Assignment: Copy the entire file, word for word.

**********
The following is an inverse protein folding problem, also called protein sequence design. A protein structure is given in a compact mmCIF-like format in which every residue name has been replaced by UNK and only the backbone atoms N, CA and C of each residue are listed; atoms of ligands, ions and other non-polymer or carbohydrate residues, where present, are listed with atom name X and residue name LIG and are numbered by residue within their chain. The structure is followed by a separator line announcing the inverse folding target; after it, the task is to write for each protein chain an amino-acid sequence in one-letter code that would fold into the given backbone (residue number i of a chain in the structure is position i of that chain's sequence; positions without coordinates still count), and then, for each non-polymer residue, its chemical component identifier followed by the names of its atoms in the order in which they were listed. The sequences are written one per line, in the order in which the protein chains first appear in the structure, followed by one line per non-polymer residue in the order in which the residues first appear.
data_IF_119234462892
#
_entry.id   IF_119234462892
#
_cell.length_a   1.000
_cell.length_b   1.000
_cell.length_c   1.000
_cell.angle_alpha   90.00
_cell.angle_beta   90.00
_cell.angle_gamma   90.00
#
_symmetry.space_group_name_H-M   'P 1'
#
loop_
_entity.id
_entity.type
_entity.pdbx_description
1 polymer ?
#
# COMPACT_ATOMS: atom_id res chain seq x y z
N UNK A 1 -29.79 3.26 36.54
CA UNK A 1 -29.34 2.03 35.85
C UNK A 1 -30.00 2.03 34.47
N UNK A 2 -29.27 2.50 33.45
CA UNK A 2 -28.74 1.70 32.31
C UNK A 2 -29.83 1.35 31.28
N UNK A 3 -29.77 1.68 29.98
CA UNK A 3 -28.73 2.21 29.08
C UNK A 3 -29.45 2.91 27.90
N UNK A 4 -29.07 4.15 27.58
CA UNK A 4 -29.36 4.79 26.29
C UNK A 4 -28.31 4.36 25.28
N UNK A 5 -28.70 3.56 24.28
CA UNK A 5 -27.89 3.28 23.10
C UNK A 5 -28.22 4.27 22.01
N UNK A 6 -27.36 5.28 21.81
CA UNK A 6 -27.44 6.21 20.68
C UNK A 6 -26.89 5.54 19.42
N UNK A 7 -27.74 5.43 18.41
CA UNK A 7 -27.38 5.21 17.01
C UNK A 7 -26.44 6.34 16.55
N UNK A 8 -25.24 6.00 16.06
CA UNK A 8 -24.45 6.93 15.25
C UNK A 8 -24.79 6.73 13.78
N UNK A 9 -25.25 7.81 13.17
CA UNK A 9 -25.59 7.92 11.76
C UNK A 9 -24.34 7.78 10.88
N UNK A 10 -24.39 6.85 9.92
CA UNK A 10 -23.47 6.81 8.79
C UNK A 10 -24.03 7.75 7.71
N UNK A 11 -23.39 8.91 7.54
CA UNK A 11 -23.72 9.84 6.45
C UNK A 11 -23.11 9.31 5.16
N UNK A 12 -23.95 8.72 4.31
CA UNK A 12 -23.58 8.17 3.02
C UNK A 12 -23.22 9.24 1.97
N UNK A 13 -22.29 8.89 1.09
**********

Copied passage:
The following is an inverse protein folding problem, also called protein sequence design. A protein structure is given in a compact mmCIF-like format in which every residue name has been replaced by UNK and only the backbone atoms N, CA and C of each residue are listed; atoms of ligands, ions and other non-polymer or carbohydrate residues, where present, are listed with atom name X and residue name LIG and are numbered by residue within their chain. The structure is followed by a separator line announcing the inverse folding target; after it, the task is to write for each protein chain an amino-acid sequence in one-letter code that would fold into the given backbone (residue number i of a chain in the structure is position i of that chain's sequence; positions without coordinates still count), and then, for each non-polymer residue, its chemical component identifier followed by the names of its atoms in the order in which they were listed. The sequences are written one per line, in the order in which the protein chains first appear in the structure, followed by one line per non-polymer residue in the order in which the residues first appear.
data_IF_119234462892
#
_entry.id   IF_119234462892
#
_cell.length_a   1.000
_cell.length_b   1.000
_cell.length_c   1.000
_cell.angle_alpha   90.00
_cell.angle_beta   90.00
_cell.angle_gamma   90.00
#
_symmetry.space_group_name_H-M   'P 1'
#
loop_
_entity.id
_entity.type
_entity.pdbx_description
1 polymer ?
#
# COMPACT_ATOMS: atom_id res chain seq x y z
N UNK A 1 -29.79 3.26 36.54
CA UNK A 1 -29.34 2.03 35.85
C UNK A 1 -30.00 2.03 34.47
N UNK A 2 -29.27 2.50 33.45
CA UNK A 2 -28.74 1.70 32.31
C UNK A 2 -29.83 1.35 31.28
N UNK A 3 -29.77 1.68 29.98
CA UNK A 3 -28.73 2.21 29.08
C UNK A 3 -29.45 2.91 27.90
N UNK A 4 -29.07 4.15 27.58
CA UNK A 4 -29.36 4.79 26.29
C UNK A 4 -28.31 4.36 25.28
N UNK A 5 -28.70 3.56 24.28
CA UNK A 5 -27.89 3.28 23.10
C UNK A 5 -28.22 4.27 22.01
N UNK A 6 -27.36 5.28 21.81
CA UNK A 6 -27.44 6.21 20.68
C UNK A 6 -26.89 5.54 19.42
N UNK A 7 -27.74 5.43 18.41
CA UNK A 7 -27.38 5.21 17.01
C UNK A 7 -26.44 6.34 16.55
N UNK A 8 -25.24 6.00 16.06
CA UNK A 8 -24.45 6.93 15.25
C UNK A 8 -24.79 6.73 13.78
N UNK A 9 -25.25 7.81 13.17
CA UNK A 9 -25.59 7.92 11.76
C UNK A 9 -24.34 7.78 10.88
N UNK A 10 -24.39 6.85 9.92
CA UNK A 10 -23.47 6.81 8.79
C UNK A 10 -24.03 7.75 7.71
N UNK A 11 -23.39 8.91 7.54
CA UNK A 11 -23.72 9.84 6.45
C UNK A 11 -23.11 9.31 5.16
N UNK A 12 -23.95 8.72 4.31
CA UNK A 12 -23.58 8.17 3.02
C UNK A 12 -23.22 9.24 1.97
N UNK A 13 -22.29 8.89 1.09